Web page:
Oil or Atoms?

The outcome of the November midterm elections in the United States may well hinge on oil and atoms. The issue of atoms, namely Iran’s nuclear ambitions, is potentially more explosive. But the price of gas, since it hits consumers in the pocketbooks, may have the more immediate effect.

In this regard, an October 5, 2006 article on Energy Industry Today, a leading Internet site that watches the petroleum industry, noted widespread speculation that the Saudis may be orchestrating oil production levels to try to influence the outcome of the U.S. elections next month.

It would not be the first time.

The Washington Post‘s Bob Woodward, in the second of his three (to date) books on the presidency of George W. Bush, recounts that in early 2004, the long-serving Saudi ambassador to Washington and close friend of the Bush family, Prince Bander bin Sultan, promised that his country would increase oil production so that U.S. retail prices would drop just before the 2004 election. Not surprisingly, the Saudis disputed Woodward’s account—and undoubtedly will do so again in 2006 should anyone suggest a relationship between the recent, steep decline in oil prices and the fast approaching elections for one-third of the U.S. senate and the entire House of Representatives.

All politics is local, as U.S. Congressman Tip O’Neill used to say. But increasingly, U.S. elections depend on international factors. In November, American voters will grapple with U.S. policies in the Middle East, from oil supply to the conduct of wars. The political challenge, though, is much greater than just the upcoming elections. The U.S. public must undertake to campaign locally, organize nationally, and cooperate globally to regain the promise of democratic governance, enshrined in the U.S. Constitution, that those entrusted with power have silently and steadily usurped.

At the Pump

While significant variations in the number of barrels of oil pumped from the ground can influence the futures market according to rules of supply and demand, the oil industry recognizes more than one factor at work in determining prices. Trying to ascertain a single cause for price changes is fruitless as well as virtually impossible—especially for the non-expert. For example, most people know and expect prices to rise in early summer when vacation time begins and then drop after Labor Day when schools are back in session.

But prices can also be affected by commodity indices, run by investment firms, that can be fine-tuned in response to uncontrollable events such as natural disasters or long-range weather forecasts. Such fine-tuning affects the oil futures market by encouraging speculators to adjust their holdings to cut risks and avoid losses. The same October 5 entry on Energy Industry Today notes that at least one commodity index with a direct connection to the executive branch has made adjustments whose net effect is to favor a price drop. Moreover, Washington has decided to delay new purchases for the nation’s Strategic Petroleum Reserve from autumn 2006 to after winter 2007—well after the election.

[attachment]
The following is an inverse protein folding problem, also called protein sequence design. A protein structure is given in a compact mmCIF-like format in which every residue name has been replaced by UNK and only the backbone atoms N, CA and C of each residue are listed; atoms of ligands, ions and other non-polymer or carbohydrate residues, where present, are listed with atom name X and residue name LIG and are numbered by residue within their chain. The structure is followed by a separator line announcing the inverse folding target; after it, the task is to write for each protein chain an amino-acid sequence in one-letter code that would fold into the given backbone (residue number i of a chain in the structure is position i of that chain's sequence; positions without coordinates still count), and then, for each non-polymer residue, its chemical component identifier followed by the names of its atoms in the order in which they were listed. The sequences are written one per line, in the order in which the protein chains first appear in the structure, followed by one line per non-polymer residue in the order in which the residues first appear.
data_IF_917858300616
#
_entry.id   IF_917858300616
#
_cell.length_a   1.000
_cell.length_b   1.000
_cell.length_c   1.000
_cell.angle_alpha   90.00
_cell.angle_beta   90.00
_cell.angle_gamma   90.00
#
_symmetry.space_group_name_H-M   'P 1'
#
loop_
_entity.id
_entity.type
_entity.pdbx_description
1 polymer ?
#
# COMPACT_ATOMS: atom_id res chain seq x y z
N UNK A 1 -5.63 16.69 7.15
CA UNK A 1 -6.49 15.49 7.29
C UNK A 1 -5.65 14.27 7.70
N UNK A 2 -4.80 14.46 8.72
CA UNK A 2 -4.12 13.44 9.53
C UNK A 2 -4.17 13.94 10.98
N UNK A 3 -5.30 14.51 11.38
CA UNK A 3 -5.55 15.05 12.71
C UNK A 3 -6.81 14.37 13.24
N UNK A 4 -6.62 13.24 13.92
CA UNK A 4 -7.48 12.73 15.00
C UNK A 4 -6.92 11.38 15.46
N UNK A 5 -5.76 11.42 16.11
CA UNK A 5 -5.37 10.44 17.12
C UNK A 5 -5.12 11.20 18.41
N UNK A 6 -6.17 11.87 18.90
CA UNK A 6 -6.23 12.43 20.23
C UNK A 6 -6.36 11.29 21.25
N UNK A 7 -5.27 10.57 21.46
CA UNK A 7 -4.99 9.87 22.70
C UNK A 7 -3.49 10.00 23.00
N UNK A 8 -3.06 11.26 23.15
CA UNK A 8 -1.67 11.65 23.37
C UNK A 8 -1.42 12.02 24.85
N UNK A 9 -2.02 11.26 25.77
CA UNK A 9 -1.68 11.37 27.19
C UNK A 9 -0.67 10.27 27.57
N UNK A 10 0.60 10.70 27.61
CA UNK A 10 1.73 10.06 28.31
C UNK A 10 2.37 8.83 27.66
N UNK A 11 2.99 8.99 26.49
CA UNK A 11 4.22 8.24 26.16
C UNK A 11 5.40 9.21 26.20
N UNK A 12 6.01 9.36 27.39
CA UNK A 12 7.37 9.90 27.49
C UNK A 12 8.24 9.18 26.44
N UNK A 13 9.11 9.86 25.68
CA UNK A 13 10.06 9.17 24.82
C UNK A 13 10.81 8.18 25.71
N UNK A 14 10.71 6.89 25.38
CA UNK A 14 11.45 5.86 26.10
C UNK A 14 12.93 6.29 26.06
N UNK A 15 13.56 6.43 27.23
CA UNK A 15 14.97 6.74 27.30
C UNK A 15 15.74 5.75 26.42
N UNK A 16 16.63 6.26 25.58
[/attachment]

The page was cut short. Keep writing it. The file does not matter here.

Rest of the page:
On the other hand, when the price of a barrel of oil fell below $60 in early October, oil ministers from some Organization of Petroleum Exporting Countries (OPEC) publicly hinted that the organization might hold an emergency meeting to consider a cut in production of up to one million barrels a day.

Given the controversial nature of the 2000 presidential election in which George Bush was, in the view of many, “selected” and not elected, the equally contentious outcome in 2004, and the increasing concern among local officials about using unauditable paperless electronic voting machines in November’s election, any behind-the-scenes manipulation of oil prices is sure to spawn new charges of electoral conspiracies.

Target: Iran?

The conduct of international relations by the Bush White House appears to carry greater weight with the voting public in this year’s election than in other recent mid-term ballots. Not only are Afghanistan and Iraq on the docket, those who control the House and the Senate may well determine the future course of Iran-U.S. relations.

In addition to the U.S. grudge against Tehran for the 1979 take-over of the U.S. embassy and the subsequent 400-plus days of captivity of embassy personnel, Washington has accused Iran of hiding a nuclear weapons development effort beneath a peaceful nuclear energy program allowed by the Nuclear Non-Proliferation Treaty (NPT). Given the importance the Bush administration attaches to stopping the proliferation of anything nuclear—knowledge, equipment, or fuel—it is curious that the United States has not been more consistently engaged in pushing multilateral talks with Iran, as it has been with North Korea in the past.

Indeed, over the last year in particular, the United States has ceded the lead role in talks with Iranian negotiators to the European Union “Three”—Britain, France, and Germany. Administration rhetoric may sound tough. But, overall, Washington has not been as consistent in pressing the other members of the UN Security Council to impose tough sanctions against Iran as it was to secure UN backing for invading Iraq in March 2003.